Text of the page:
GroupWise: Protocol Flow Diagram...

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One of your Strategic Services Architects put this diagram together a few months back and I thought it is an excellent resource to share.

This diagram illustrates how a GroupWise system should be configured to ensure proper message flow, agent communication and system access.


A few notes to know while viewing this diagram.

    • The port assignments are 'defaults', most are configurable.

 

    • Communication between agents/services is bi-directional. The arrows simply indicate where the IP session is initiated from.

 

    • Not all of the Web Console ports for all agents are displayed. This is for simplicity. There is one example, but the other agents also have Web Console Ports.

 

    • This diagram is intended to show as many configurations as possible. Obviously, your GroupWise system may not have every component and it will be less complex.



There are also sub-sets of this diagram in the GroupWise Documentation. They show message flow for several different configurations, user to user, administrative messages, etc.

Here is the link:

This information is very useful as you configure your system, troubleshoot port conflicts, validate standard practices and look for message flow problems.

The architect, Ed Hanley, tried to represent enough of the system to give an administrator all of the information he/she would need to assess protocol flow. Multiple MTAs, GWIA's, WebAccess and Post Offices configurations are represented. Also the interaction with Novell Instant Messenger, GroupWise Mobility Pack, BlackBerry Enterprise Server and Monitor. In addition to port numbers and connections, Ed also conveniently identified the type of protocol each connection is using: MTP, WAP, SOAP, TCP, CP, UDP, SMTP, ActiveSync, etc.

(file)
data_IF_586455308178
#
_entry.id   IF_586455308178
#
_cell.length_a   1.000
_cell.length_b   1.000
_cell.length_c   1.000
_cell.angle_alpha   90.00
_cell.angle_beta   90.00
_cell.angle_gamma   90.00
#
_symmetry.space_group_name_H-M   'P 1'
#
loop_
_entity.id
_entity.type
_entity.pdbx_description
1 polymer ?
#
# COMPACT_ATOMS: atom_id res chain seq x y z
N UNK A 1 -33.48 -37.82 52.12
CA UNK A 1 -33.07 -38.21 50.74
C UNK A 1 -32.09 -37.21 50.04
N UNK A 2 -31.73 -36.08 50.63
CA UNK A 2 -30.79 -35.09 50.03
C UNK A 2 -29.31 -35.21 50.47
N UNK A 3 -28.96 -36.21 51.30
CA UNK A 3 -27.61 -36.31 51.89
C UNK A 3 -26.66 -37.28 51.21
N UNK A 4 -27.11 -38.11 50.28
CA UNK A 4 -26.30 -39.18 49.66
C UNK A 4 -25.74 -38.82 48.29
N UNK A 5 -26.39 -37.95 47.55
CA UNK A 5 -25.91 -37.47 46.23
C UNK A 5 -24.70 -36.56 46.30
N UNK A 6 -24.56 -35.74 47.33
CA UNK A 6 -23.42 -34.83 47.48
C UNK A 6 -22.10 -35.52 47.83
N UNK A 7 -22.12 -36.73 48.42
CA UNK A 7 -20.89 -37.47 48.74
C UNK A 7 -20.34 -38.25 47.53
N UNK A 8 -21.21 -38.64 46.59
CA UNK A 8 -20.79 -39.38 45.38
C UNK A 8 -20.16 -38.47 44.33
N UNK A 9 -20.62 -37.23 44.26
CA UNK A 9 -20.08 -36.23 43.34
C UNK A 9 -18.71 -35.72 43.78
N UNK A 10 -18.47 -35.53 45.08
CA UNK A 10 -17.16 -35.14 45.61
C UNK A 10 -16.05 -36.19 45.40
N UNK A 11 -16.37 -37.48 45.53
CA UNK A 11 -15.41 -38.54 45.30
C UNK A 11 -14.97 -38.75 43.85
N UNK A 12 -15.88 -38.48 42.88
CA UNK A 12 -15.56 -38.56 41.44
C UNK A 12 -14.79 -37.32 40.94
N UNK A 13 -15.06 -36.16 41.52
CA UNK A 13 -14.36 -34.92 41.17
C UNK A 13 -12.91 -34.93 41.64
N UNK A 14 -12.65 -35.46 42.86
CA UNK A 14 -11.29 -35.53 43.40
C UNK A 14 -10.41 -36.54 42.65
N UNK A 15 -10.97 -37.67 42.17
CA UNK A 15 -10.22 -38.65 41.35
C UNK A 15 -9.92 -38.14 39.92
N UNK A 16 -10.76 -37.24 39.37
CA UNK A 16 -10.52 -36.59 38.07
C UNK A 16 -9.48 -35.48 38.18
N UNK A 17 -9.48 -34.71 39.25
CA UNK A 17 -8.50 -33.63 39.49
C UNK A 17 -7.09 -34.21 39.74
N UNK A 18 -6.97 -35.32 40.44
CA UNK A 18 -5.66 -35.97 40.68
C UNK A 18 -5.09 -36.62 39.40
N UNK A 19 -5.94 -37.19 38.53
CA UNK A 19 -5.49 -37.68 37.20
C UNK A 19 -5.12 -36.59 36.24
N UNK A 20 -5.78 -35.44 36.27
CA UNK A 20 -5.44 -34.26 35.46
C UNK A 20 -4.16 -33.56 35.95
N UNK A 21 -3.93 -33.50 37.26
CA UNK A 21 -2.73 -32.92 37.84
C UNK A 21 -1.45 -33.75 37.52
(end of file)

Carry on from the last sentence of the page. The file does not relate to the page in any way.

Let us know if you have questions or need further clarifications.

Dean

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  • Some have questioned the protocol flow from the GWIA gateway service on the diagram.

    The GWIA has four services of SMTP, POP, IMAP and LDAP.

    The SMTP service when sending and receiving messages uses the path to the MTA that owns the gateway via the UNC and MTP path. Its a store and forward transport of the messages.

    The POP and IMAP services use the C/S 1677 tcp path which goes direct IP to the various GWPOAs where the users mailbox resides. Its a real time live connection to the users mailbox. The path through the MTA is not used in this case.

    The LDAP service uses the UNC path to the MTA that owns the gateway via the UNC path. It does a look-up within the DB file to satisfy the LDAP query.

    There you go.
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  • Some have questioned the protocol flow from the GWIA gateway service on the diagram.

    The GWIA has four services of SMTP, POP, IMAP and LDAP.

    The SMTP service when sending and receiving messages uses the path to the MTA that owns the gateway via the UNC and MTP path. Its a store and forward transport of the messages.

    The POP and IMAP services use the C/S 1677 tcp path which goes direct IP to the various GWPOAs where the users mailbox resides. Its a real time live connection to the users mailbox. The path through the MTA is not used in this case.

    The LDAP service uses the UNC path to the MTA that owns the gateway via the UNC path. It does a look-up within the DB file to satisfy the LDAP query.

    There you go.
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